According to Quartz, experts who have reviewed the robot's open-source code state that Sophia is best categorized as a chatbot with a face. Many experts in the AI field disapprove of Sophia's overstated presentation. Ben Goertzel, the chief scientist for the company that made Sophia, acknowledges that it is "not ideal" that some think of Sophia as having human-equivalent intelligence, but argues Sophia's presentation conveys something unique to audiences: "If I show them a beautiful smiling robot face, then they get the feeling that 'AGI' (artificial general intelligence) may indeed be nearby and viable... None of this is what I would call AGI, but nor is it simple to get working." Goertzel added that Sophia does utilize AI methods including face tracking, emotion recognition, and robotic movements generated by deep neural networks. Sophia’s dialogue is generated via a decision tree, but is integrated with these outputs uniquely.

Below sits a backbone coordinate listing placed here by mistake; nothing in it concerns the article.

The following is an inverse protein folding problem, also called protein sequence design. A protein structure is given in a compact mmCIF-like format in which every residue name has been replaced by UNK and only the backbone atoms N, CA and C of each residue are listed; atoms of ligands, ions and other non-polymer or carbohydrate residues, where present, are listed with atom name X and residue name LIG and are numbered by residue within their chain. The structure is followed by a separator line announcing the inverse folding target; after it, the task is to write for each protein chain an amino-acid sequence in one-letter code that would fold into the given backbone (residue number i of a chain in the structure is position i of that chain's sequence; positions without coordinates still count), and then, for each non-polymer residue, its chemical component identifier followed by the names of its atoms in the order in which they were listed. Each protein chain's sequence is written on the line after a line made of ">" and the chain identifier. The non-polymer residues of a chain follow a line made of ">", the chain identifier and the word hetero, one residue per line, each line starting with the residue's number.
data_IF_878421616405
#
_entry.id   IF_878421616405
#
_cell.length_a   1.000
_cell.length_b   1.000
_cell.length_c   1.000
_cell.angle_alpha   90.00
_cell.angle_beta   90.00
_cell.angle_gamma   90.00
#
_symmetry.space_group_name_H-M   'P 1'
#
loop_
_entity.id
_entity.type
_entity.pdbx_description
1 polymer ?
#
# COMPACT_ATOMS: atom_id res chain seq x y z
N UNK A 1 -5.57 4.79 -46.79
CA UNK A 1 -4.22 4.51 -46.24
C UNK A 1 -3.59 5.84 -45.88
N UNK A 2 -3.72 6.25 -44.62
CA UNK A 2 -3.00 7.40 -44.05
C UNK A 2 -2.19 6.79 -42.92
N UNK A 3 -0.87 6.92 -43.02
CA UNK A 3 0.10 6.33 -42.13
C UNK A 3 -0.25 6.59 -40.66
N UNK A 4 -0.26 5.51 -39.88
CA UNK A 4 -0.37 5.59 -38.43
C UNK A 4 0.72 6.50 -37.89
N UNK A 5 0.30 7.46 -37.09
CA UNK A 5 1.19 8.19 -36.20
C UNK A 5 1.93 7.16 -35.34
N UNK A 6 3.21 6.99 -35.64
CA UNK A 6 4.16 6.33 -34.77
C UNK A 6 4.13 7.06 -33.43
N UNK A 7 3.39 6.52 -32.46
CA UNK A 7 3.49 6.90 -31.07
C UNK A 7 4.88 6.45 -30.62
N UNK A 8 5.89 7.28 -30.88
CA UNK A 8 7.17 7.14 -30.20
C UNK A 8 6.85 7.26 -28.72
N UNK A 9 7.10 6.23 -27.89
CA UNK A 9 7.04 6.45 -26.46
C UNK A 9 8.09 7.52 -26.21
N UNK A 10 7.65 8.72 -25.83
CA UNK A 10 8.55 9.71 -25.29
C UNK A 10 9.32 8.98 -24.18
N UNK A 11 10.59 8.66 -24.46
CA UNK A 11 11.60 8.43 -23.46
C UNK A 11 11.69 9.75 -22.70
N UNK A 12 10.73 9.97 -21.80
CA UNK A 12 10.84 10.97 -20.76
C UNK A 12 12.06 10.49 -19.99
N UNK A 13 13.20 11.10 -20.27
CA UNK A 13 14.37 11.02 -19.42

According to The Verge, Hanson often exaggerates and "grossly misleads" about Sophia's capacity for consciousness, for example by agreeing with Jimmy Fallon in 2017 that Sophia was "basically alive".
In January 2018, Facebook's director of artificial intelligence, Yann LeCun, tweeted that Sophia was "complete bullshit" and slammed the media for giving coverage to "Potemkin AI". In response, Goertzel stated that he had never pretended Sophia was close to human-level intelligence.